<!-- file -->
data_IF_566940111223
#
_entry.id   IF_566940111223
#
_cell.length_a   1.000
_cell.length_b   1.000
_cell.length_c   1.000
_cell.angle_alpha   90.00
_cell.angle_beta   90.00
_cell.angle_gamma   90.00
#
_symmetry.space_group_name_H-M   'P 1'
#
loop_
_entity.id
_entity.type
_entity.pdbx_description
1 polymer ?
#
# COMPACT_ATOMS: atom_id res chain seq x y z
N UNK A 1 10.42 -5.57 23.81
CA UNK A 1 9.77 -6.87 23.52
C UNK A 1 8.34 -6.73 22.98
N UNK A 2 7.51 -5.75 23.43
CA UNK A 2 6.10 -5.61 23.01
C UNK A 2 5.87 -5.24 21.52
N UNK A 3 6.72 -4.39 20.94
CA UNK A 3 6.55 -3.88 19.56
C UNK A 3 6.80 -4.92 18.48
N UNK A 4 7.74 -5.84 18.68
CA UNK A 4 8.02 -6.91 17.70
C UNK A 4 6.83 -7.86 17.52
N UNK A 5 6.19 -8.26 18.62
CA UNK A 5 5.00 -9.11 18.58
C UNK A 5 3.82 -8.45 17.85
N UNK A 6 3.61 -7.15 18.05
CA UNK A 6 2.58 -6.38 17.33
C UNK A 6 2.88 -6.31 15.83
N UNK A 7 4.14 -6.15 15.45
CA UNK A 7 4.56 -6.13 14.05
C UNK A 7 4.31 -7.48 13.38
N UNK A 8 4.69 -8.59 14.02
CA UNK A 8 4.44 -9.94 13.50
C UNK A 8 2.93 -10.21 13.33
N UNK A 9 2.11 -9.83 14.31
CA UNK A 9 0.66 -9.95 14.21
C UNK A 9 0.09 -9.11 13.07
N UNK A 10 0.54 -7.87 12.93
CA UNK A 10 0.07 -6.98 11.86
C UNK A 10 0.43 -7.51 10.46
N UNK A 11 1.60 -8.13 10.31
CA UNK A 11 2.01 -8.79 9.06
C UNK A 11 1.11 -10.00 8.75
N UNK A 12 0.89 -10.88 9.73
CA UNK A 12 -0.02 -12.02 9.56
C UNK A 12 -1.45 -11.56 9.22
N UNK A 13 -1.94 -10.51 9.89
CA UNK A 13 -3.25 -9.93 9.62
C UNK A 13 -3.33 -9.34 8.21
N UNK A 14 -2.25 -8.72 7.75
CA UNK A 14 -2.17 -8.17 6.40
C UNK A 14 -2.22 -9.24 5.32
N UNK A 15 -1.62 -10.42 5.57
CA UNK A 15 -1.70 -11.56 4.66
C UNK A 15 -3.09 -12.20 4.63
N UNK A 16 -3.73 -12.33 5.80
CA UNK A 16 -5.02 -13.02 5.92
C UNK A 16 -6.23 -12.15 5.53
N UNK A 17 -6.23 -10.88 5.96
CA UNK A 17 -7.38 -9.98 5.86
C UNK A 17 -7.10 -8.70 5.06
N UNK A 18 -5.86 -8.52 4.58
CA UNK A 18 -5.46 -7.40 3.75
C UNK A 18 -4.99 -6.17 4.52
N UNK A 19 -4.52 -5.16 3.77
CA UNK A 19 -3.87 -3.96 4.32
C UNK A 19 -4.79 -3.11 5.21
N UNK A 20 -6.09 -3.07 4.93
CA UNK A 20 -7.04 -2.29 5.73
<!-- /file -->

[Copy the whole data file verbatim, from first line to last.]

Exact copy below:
data_IF_566940111223
#
_entry.id   IF_566940111223
#
_cell.length_a   1.000
_cell.length_b   1.000
_cell.length_c   1.000
_cell.angle_alpha   90.00
_cell.angle_beta   90.00
_cell.angle_gamma   90.00
#
_symmetry.space_group_name_H-M   'P 1'
#
loop_
_entity.id
_entity.type
_entity.pdbx_description
1 polymer ?
#
# COMPACT_ATOMS: atom_id res chain seq x y z
N UNK A 1 10.42 -5.57 23.81
CA UNK A 1 9.77 -6.87 23.52
C UNK A 1 8.34 -6.73 22.98
N UNK A 2 7.51 -5.75 23.43
CA UNK A 2 6.10 -5.61 23.01
C UNK A 2 5.87 -5.24 21.52
N UNK A 3 6.72 -4.39 20.94
CA UNK A 3 6.55 -3.88 19.56
C UNK A 3 6.80 -4.92 18.48
N UNK A 4 7.74 -5.84 18.68
CA UNK A 4 8.02 -6.91 17.70
C UNK A 4 6.83 -7.86 17.52
N UNK A 5 6.19 -8.26 18.62
CA UNK A 5 5.00 -9.11 18.58
C UNK A 5 3.82 -8.45 17.85
N UNK A 6 3.61 -7.15 18.05
CA UNK A 6 2.58 -6.38 17.33
C UNK A 6 2.88 -6.31 15.83
N UNK A 7 4.14 -6.15 15.45
CA UNK A 7 4.56 -6.13 14.05
C UNK A 7 4.31 -7.48 13.38
N UNK A 8 4.69 -8.59 14.02
CA UNK A 8 4.44 -9.94 13.50
C UNK A 8 2.93 -10.21 13.33
N UNK A 9 2.11 -9.83 14.31
CA UNK A 9 0.66 -9.95 14.21
C UNK A 9 0.09 -9.11 13.07
N UNK A 10 0.54 -7.87 12.93
CA UNK A 10 0.07 -6.98 11.86
C UNK A 10 0.43 -7.51 10.46
N UNK A 11 1.60 -8.13 10.31
CA UNK A 11 2.01 -8.79 9.06
C UNK A 11 1.11 -10.00 8.75
N UNK A 12 0.89 -10.88 9.73
CA UNK A 12 -0.02 -12.02 9.56
C UNK A 12 -1.45 -11.56 9.22
N UNK A 13 -1.94 -10.51 9.89
CA UNK A 13 -3.25 -9.93 9.62
C UNK A 13 -3.33 -9.34 8.21
N UNK A 14 -2.25 -8.72 7.75
CA UNK A 14 -2.17 -8.17 6.40
C UNK A 14 -2.22 -9.24 5.32
N UNK A 15 -1.62 -10.42 5.57
CA UNK A 15 -1.70 -11.56 4.66
C UNK A 15 -3.09 -12.20 4.63
N UNK A 16 -3.73 -12.33 5.80
CA UNK A 16 -5.02 -13.02 5.92
C UNK A 16 -6.23 -12.15 5.53
N UNK A 17 -6.23 -10.88 5.96
CA UNK A 17 -7.38 -9.98 5.86
C UNK A 17 -7.10 -8.70 5.06
N UNK A 18 -5.86 -8.52 4.58
CA UNK A 18 -5.46 -7.40 3.75
C UNK A 18 -4.99 -6.17 4.52
N UNK A 19 -4.52 -5.16 3.77
CA UNK A 19 -3.87 -3.96 4.32
C UNK A 19 -4.79 -3.11 5.21
N UNK A 20 -6.09 -3.07 4.93
CA UNK A 20 -7.04 -2.29 5.73